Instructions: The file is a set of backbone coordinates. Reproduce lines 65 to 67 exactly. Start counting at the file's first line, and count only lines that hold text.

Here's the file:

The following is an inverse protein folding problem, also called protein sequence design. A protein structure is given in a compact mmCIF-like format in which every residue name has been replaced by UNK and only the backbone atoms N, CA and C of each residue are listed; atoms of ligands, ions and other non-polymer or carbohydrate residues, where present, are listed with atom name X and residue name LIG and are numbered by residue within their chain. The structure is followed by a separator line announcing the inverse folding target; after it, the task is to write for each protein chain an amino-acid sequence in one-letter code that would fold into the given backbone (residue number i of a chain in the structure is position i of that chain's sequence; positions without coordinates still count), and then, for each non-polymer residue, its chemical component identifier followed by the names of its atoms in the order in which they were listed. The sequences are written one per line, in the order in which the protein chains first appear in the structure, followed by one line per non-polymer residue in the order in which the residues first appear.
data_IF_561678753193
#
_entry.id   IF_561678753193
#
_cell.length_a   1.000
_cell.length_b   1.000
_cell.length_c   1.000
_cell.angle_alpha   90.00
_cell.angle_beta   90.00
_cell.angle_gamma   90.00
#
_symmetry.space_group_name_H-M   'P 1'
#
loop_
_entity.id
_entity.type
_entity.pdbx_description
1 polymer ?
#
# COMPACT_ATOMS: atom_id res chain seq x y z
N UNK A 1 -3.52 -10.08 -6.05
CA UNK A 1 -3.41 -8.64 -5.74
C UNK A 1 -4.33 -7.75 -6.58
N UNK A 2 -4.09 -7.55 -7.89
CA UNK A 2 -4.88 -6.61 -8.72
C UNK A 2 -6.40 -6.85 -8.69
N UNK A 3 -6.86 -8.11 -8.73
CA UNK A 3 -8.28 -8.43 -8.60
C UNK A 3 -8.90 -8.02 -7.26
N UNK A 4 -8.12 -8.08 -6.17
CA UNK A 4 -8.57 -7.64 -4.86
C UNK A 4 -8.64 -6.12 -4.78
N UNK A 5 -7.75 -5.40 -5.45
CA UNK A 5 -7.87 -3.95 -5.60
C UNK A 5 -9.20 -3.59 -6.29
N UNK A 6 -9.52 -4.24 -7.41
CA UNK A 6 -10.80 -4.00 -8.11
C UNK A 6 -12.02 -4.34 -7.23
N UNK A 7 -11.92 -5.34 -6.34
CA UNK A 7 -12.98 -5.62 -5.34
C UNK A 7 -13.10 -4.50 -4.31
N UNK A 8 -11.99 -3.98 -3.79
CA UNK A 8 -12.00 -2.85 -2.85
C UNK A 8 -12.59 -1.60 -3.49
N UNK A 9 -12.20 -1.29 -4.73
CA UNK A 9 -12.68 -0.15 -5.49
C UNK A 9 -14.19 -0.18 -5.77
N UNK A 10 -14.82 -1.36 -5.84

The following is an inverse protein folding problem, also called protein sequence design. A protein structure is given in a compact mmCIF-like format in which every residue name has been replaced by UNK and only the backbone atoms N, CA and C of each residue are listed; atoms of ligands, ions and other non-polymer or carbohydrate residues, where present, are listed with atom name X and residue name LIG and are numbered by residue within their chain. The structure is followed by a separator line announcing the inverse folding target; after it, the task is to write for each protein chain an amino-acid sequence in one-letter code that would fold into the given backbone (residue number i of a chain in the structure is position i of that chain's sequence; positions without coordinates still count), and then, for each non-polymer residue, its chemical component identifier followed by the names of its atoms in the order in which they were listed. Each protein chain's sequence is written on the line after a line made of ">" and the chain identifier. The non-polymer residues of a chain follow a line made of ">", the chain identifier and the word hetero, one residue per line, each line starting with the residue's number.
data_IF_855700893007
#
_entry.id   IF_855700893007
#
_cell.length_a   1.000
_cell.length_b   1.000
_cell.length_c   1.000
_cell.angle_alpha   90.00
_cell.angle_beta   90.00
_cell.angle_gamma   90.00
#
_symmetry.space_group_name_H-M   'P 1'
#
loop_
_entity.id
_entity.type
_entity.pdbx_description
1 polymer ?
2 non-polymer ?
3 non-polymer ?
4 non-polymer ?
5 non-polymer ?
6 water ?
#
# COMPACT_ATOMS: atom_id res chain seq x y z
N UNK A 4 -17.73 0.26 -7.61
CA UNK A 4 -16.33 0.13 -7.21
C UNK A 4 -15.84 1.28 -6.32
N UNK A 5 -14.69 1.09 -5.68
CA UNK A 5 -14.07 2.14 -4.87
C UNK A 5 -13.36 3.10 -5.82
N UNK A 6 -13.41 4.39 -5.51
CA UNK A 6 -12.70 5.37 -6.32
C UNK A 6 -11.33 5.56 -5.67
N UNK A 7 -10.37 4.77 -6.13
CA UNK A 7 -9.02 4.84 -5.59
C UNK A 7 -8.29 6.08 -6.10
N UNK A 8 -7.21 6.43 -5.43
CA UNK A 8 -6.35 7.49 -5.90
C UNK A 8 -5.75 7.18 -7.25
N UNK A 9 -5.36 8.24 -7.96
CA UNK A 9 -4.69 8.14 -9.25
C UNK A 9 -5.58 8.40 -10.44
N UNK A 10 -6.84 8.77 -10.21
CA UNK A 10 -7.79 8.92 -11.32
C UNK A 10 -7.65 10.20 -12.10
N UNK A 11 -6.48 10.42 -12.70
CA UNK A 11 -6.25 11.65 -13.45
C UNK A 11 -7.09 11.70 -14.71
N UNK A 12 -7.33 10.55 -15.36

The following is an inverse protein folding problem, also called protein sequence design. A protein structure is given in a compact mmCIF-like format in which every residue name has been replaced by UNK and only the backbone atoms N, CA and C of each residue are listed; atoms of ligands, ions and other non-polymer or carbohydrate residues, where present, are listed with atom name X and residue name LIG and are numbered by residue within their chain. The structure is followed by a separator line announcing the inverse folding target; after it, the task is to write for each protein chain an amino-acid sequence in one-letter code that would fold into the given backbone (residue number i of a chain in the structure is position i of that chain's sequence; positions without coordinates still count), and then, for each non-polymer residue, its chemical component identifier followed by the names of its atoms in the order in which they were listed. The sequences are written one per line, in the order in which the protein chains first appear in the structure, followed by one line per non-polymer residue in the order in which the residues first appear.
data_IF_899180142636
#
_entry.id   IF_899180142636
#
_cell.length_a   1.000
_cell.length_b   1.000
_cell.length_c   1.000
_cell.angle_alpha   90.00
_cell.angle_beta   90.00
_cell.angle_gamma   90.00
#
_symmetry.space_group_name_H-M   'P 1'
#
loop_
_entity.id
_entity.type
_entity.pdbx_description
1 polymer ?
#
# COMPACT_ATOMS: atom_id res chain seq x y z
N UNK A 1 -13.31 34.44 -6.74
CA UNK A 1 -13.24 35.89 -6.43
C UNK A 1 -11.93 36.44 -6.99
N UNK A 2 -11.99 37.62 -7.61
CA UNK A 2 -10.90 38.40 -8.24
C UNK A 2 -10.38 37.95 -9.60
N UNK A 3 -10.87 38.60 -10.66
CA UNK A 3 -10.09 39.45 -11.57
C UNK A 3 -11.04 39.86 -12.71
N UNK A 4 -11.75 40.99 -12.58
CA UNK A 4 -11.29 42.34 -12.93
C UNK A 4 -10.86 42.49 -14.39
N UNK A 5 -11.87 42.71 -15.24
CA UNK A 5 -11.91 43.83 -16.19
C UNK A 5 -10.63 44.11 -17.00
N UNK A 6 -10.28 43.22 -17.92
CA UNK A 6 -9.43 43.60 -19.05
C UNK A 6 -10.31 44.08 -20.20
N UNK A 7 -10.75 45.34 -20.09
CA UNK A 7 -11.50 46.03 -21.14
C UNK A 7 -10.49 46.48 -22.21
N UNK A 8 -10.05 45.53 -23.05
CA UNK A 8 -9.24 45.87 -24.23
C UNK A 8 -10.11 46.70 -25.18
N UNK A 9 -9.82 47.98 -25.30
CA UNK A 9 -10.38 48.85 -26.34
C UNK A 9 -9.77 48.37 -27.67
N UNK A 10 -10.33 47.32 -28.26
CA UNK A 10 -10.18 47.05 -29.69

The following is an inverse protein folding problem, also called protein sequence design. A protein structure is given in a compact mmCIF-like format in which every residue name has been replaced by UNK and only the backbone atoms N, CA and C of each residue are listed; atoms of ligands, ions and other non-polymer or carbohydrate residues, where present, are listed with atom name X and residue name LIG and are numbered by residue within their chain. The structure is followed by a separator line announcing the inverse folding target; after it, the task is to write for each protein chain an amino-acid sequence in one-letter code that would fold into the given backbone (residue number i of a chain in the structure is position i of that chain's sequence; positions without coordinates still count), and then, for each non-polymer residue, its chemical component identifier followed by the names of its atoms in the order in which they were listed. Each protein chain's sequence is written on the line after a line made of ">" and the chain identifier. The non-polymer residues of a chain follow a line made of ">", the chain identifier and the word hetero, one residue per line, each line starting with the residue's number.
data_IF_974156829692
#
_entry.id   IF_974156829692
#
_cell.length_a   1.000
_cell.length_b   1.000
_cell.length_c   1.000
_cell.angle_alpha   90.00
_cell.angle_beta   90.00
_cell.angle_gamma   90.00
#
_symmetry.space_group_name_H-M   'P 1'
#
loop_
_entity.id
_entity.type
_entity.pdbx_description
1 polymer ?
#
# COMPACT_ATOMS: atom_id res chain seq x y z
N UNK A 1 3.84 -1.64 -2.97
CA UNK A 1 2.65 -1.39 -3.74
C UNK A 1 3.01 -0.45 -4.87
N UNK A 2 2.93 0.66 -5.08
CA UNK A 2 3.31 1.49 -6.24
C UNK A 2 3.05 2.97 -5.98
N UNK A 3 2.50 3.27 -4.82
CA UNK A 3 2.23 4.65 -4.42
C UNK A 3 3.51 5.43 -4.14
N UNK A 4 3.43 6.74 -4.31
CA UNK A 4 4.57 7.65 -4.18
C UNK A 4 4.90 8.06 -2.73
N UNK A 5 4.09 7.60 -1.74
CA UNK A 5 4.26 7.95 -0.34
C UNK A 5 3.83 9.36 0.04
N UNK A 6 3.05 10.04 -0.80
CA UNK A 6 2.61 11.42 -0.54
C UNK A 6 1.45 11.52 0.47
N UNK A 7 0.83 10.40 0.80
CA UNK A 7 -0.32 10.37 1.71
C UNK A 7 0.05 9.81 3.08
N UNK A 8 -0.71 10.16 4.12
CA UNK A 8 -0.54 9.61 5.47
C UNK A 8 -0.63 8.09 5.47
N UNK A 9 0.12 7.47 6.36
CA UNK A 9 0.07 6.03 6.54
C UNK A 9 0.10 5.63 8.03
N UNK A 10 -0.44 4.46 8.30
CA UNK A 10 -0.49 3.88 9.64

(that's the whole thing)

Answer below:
_entity.id
_entity.type
_entity.pdbx_description